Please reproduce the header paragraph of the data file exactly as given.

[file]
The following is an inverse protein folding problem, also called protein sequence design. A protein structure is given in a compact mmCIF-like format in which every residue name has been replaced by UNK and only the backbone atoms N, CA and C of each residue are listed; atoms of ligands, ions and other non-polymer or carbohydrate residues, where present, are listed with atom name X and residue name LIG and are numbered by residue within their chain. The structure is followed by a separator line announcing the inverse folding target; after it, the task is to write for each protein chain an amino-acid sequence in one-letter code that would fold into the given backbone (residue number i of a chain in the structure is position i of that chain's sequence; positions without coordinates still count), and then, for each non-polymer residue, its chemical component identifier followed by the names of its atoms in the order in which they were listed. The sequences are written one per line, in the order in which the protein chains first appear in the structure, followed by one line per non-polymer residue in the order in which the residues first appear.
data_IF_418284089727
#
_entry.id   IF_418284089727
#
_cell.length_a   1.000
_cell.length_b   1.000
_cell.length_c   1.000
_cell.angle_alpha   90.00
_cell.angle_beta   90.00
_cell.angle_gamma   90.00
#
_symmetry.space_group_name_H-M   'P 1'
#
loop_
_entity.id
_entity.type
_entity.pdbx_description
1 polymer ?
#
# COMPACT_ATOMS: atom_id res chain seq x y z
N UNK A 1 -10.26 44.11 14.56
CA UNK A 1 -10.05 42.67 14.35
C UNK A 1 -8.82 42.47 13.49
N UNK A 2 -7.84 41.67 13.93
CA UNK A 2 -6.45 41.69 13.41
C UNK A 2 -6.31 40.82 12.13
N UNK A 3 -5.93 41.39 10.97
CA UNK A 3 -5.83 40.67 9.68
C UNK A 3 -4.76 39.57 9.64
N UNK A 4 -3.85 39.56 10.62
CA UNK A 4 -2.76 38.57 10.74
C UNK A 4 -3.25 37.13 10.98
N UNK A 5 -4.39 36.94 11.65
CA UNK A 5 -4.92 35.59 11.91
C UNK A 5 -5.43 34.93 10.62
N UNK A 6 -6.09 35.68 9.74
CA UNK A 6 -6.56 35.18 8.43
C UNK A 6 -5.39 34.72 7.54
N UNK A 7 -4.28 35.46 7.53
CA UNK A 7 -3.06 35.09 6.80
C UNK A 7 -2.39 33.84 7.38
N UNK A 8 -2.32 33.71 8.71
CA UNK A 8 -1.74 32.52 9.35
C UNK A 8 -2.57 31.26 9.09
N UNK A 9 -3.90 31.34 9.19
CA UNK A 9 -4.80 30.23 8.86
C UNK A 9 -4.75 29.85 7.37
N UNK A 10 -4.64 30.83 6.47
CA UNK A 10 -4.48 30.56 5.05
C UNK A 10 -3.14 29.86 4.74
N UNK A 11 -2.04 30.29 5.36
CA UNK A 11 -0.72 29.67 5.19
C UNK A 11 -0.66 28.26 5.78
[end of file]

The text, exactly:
The following is an inverse protein folding problem, also called protein sequence design. A protein structure is given in a compact mmCIF-like format in which every residue name has been replaced by UNK and only the backbone atoms N, CA and C of each residue are listed; atoms of ligands, ions and other non-polymer or carbohydrate residues, where present, are listed with atom name X and residue name LIG and are numbered by residue within their chain. The structure is followed by a separator line announcing the inverse folding target; after it, the task is to write for each protein chain an amino-acid sequence in one-letter code that would fold into the given backbone (residue number i of a chain in the structure is position i of that chain's sequence; positions without coordinates still count), and then, for each non-polymer residue, its chemical component identifier followed by the names of its atoms in the order in which they were listed. The sequences are written one per line, in the order in which the protein chains first appear in the structure, followed by one line per non-polymer residue in the order in which the residues first appear.